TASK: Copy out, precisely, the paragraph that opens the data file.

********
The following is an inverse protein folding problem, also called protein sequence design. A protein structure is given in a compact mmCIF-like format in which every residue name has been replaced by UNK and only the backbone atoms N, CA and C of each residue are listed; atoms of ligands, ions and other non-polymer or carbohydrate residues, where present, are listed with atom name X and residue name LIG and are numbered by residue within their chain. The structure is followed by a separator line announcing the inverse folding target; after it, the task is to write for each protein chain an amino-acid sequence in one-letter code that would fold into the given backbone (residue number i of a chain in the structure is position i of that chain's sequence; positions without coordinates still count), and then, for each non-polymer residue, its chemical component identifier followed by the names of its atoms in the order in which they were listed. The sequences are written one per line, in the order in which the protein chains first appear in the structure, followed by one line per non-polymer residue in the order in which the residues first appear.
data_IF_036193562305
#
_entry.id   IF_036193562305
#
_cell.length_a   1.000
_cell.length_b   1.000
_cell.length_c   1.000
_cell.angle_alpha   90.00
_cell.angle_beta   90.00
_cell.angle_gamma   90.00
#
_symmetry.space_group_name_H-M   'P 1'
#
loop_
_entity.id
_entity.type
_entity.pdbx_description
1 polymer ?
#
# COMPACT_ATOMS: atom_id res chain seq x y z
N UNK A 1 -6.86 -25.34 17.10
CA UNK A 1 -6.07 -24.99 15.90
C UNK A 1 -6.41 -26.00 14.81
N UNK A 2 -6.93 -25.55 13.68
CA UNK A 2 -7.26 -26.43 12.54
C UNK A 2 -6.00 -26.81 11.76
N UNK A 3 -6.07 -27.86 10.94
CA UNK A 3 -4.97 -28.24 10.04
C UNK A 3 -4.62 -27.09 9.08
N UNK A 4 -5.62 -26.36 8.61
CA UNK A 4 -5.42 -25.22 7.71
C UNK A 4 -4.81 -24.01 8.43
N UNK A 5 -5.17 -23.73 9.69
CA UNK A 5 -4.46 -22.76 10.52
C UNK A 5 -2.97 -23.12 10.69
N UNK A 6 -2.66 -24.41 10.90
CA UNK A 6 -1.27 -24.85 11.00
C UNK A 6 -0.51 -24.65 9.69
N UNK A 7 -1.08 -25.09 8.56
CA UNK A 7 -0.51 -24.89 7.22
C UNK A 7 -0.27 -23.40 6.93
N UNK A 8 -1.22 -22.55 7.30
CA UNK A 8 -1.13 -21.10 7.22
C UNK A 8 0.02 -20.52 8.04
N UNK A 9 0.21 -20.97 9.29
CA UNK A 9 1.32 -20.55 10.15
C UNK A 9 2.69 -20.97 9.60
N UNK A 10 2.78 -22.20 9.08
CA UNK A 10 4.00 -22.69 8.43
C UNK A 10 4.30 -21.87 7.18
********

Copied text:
The following is an inverse protein folding problem, also called protein sequence design. A protein structure is given in a compact mmCIF-like format in which every residue name has been replaced by UNK and only the backbone atoms N, CA and C of each residue are listed; atoms of ligands, ions and other non-polymer or carbohydrate residues, where present, are listed with atom name X and residue name LIG and are numbered by residue within their chain. The structure is followed by a separator line announcing the inverse folding target; after it, the task is to write for each protein chain an amino-acid sequence in one-letter code that would fold into the given backbone (residue number i of a chain in the structure is position i of that chain's sequence; positions without coordinates still count), and then, for each non-polymer residue, its chemical component identifier followed by the names of its atoms in the order in which they were listed. The sequences are written one per line, in the order in which the protein chains first appear in the structure, followed by one line per non-polymer residue in the order in which the residues first appear.